No, it is not true. I'm going to describe everything in terms of commutative algebra, so take $X=Y=\operatorname{Spec} R$.

Let $G$ be the group $\mathbb Z \times \mathbb Z$ with the lexicographic ordering. Let $R$ be any valuation ring with value group $G$ and then $R$ has dimension $2$ since it has exactly three prime ideals, forming the chain:
$$\mathfrak m = \{ r \in R \mid v(r) \geq (0, 1) \} \supset \mathfrak p = \{ r \in R \mid v(r) = (a, b) \mbox{ where } a \geq 1\} \supset 0,$$
where $v$ denotes the valuation. Let $t$ be any element of valuation $(0,1)$ so that the vanishing set of $t$ is the single closed point $\mathfrak m$. Thus, $1/t$ is a regular function on $U = X \setminus \mathfrak m$, but $1/t$ is not in $R$ even though $\mathfrak m$ has codimension 2.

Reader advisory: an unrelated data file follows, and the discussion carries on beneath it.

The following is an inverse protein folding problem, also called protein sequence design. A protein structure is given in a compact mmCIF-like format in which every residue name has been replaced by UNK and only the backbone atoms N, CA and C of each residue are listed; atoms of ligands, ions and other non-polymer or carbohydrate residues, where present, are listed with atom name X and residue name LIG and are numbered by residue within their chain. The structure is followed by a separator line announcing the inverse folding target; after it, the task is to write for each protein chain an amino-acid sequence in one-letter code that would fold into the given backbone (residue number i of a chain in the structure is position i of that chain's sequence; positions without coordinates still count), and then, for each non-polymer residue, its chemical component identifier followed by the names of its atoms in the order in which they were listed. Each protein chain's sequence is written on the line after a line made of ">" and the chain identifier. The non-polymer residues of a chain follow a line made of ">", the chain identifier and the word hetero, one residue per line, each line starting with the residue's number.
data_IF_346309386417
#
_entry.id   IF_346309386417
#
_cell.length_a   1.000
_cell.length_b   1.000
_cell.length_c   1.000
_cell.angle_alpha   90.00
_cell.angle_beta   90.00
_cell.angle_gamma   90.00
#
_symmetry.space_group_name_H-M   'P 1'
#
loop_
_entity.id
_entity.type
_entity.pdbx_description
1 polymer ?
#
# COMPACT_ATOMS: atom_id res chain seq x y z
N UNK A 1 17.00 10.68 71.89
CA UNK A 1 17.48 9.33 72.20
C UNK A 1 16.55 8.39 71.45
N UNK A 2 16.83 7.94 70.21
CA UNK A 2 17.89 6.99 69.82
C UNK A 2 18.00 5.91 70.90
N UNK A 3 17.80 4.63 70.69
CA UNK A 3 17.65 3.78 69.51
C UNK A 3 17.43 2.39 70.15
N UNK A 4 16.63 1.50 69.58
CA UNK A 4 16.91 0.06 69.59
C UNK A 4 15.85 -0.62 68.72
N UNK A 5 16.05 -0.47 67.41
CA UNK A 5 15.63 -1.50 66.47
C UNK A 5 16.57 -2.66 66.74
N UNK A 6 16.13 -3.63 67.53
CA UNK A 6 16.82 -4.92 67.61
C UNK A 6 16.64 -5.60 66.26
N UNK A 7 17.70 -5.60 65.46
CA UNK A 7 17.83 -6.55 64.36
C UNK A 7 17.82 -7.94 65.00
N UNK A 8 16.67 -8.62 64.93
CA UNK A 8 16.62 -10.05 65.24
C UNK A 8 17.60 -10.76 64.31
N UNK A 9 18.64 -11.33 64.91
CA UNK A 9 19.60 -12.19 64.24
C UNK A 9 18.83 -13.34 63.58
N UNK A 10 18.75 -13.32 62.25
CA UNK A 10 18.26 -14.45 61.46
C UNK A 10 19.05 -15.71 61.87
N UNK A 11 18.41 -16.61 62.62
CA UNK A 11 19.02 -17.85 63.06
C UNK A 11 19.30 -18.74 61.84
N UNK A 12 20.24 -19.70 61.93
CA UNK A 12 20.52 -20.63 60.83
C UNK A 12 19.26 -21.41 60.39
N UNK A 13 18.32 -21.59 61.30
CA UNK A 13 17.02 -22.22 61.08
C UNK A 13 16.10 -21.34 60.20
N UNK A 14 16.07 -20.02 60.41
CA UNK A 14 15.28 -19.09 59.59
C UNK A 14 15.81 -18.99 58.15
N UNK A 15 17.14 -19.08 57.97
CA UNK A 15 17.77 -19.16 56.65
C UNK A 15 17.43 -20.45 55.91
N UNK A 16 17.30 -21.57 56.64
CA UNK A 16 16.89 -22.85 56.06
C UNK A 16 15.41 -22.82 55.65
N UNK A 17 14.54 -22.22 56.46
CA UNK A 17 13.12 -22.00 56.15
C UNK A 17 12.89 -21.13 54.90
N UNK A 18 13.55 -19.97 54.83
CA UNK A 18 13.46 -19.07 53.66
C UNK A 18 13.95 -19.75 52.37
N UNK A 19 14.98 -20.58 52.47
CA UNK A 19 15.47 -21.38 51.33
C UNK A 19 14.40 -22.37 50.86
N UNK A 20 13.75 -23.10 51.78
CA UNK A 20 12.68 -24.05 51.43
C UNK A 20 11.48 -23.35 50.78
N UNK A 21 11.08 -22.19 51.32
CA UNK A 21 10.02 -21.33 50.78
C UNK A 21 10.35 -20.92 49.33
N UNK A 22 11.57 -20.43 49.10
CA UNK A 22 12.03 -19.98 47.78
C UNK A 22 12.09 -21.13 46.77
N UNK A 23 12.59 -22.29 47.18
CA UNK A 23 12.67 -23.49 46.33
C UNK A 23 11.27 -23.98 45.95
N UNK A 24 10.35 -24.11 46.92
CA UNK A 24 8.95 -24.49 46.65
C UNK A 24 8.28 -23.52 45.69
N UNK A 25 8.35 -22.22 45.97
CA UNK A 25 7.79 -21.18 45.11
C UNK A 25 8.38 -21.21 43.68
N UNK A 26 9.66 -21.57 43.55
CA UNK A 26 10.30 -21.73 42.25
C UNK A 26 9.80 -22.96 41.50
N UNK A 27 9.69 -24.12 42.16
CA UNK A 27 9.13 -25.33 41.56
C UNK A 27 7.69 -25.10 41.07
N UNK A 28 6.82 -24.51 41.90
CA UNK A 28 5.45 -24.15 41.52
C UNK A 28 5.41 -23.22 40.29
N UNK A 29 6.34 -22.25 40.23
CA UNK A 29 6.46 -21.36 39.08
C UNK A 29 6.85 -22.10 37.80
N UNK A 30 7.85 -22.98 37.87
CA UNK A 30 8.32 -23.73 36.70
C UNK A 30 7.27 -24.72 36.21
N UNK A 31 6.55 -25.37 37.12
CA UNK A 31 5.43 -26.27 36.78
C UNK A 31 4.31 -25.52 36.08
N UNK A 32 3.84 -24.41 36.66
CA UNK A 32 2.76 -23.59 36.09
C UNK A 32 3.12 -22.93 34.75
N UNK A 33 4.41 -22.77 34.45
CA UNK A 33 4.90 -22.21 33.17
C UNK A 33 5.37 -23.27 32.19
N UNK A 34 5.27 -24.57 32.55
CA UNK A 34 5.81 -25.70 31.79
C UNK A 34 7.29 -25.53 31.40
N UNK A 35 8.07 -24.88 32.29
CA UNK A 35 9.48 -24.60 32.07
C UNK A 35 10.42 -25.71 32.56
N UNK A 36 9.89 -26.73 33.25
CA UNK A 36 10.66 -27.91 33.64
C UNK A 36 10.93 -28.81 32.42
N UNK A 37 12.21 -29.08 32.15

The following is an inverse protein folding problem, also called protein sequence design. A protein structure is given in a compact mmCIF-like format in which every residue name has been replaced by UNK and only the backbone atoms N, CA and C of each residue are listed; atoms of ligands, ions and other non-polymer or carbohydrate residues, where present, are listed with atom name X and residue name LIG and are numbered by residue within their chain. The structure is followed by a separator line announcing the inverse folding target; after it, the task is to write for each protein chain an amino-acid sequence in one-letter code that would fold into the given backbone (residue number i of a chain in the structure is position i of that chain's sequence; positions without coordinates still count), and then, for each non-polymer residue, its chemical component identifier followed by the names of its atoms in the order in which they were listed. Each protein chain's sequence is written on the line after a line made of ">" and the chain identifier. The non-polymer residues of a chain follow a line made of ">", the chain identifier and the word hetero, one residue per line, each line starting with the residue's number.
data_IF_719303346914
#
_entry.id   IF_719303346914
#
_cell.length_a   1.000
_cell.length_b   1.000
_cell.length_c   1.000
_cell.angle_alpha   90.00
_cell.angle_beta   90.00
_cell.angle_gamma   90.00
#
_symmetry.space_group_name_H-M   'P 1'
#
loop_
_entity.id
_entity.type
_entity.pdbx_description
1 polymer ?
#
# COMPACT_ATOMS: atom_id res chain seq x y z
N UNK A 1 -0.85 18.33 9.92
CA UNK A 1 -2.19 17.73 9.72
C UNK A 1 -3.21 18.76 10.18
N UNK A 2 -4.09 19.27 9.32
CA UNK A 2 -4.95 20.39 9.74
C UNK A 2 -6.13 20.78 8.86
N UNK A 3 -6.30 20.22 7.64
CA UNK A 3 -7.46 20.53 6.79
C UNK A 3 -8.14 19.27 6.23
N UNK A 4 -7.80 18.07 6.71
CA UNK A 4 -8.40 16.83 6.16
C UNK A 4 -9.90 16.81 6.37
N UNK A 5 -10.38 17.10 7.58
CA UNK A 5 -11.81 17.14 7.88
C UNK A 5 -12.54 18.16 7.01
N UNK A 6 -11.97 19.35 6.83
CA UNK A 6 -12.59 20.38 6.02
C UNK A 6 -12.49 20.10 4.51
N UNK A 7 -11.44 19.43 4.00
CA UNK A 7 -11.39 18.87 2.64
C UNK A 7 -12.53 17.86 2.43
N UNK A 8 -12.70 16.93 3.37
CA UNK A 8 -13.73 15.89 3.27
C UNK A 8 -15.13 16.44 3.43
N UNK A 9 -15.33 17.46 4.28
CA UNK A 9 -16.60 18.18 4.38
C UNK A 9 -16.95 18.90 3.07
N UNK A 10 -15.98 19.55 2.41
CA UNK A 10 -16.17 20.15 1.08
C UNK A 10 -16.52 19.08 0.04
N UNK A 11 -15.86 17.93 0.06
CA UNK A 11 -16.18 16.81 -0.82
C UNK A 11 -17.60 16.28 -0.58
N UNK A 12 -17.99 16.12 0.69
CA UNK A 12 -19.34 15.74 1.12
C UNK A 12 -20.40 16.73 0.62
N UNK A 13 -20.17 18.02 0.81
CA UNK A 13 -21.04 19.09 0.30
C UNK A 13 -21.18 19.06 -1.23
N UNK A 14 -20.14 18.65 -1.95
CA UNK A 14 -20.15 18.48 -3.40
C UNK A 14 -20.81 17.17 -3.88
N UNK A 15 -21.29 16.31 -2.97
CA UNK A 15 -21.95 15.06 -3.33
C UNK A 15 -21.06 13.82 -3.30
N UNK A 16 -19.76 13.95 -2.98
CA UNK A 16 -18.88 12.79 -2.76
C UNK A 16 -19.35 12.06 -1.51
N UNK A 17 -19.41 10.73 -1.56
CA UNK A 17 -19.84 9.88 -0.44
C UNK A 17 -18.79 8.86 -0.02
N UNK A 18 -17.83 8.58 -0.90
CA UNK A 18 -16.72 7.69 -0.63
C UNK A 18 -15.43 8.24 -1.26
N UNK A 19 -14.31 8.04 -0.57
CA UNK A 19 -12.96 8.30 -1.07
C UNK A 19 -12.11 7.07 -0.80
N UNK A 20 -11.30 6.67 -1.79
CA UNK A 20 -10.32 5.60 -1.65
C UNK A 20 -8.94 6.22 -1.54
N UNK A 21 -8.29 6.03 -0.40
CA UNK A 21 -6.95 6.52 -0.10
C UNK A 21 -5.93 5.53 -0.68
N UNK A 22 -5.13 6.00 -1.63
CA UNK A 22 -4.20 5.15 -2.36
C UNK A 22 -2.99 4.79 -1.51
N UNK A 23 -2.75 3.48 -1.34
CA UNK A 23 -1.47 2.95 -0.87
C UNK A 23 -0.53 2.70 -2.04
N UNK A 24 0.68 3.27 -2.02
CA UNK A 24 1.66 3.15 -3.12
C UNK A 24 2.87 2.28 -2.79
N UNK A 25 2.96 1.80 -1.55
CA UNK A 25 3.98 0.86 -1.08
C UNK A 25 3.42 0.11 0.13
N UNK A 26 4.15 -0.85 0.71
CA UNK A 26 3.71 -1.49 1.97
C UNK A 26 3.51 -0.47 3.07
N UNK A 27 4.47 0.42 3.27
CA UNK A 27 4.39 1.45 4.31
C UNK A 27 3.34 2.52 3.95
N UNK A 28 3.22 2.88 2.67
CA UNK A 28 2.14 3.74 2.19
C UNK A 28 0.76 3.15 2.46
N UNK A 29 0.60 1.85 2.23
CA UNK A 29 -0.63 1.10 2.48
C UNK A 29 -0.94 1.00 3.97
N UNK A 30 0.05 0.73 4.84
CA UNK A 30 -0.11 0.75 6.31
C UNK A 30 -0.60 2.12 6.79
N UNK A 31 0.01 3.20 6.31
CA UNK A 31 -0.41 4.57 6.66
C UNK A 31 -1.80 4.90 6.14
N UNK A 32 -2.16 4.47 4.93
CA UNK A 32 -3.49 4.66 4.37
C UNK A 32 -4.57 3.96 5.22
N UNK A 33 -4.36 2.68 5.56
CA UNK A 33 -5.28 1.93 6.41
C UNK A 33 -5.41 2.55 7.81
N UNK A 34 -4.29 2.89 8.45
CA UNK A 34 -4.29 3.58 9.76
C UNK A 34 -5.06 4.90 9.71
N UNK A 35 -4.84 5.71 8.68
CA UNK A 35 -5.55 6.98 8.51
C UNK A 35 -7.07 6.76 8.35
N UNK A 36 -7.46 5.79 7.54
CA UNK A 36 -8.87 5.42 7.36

I think about the result for Noetherian normal rings in terms of two separate results: First, if $R$ is a Noetherian domain, then $R$ is the intersection of $R_{\mathfrak p}$ as $\mathfrak p$ ranges over all associated primes of principal ideals. Second, in a normal Noetherian domain, all associated primes of principal ideals have codimension 1 (this is condition S2 of Serre). I suspect that the first might generalize to non-Noetherian rings, provided that you have the right definition of associated prime. The second fails pretty much as badly as possible, since a single element can generate a prime ideal of arbitrary codimension, or even infinite codimension.